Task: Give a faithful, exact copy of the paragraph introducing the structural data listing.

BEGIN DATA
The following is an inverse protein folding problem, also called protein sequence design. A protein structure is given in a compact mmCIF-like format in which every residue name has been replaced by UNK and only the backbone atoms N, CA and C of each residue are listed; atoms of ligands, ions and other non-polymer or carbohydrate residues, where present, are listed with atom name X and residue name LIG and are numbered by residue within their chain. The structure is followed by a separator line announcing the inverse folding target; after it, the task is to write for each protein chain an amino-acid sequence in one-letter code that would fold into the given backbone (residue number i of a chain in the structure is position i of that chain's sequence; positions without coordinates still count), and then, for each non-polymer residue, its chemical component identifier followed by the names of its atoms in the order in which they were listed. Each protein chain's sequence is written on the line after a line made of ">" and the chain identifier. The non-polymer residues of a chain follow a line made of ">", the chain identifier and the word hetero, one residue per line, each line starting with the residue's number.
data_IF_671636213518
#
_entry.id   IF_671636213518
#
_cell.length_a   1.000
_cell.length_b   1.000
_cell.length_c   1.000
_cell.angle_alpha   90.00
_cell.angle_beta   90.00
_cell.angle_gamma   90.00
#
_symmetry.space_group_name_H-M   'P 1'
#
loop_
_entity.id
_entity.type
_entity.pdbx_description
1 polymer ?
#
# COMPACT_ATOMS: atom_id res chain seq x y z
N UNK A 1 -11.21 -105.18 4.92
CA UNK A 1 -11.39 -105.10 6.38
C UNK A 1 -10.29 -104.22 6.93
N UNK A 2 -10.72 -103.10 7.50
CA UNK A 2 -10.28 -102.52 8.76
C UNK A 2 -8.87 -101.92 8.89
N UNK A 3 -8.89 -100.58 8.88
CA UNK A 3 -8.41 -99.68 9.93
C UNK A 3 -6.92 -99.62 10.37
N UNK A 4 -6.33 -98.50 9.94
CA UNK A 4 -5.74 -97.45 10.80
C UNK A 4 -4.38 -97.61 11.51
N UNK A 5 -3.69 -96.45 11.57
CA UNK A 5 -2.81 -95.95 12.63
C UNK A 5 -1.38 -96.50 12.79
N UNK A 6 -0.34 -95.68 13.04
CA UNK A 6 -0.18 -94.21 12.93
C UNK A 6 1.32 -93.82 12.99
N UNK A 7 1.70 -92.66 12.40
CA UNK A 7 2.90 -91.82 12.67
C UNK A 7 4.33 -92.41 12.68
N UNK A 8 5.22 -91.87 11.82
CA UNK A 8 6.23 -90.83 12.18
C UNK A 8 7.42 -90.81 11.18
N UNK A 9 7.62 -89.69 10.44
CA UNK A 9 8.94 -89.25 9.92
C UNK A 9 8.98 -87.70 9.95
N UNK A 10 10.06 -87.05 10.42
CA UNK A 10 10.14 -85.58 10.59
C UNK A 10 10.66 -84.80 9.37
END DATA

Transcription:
The following is an inverse protein folding problem, also called protein sequence design. A protein structure is given in a compact mmCIF-like format in which every residue name has been replaced by UNK and only the backbone atoms N, CA and C of each residue are listed; atoms of ligands, ions and other non-polymer or carbohydrate residues, where present, are listed with atom name X and residue name LIG and are numbered by residue within their chain. The structure is followed by a separator line announcing the inverse folding target; after it, the task is to write for each protein chain an amino-acid sequence in one-letter code that would fold into the given backbone (residue number i of a chain in the structure is position i of that chain's sequence; positions without coordinates still count), and then, for each non-polymer residue, its chemical component identifier followed by the names of its atoms in the order in which they were listed. Each protein chain's sequence is written on the line after a line made of ">" and the chain identifier. The non-polymer residues of a chain follow a line made of ">", the chain identifier and the word hetero, one residue per line, each line starting with the residue's number.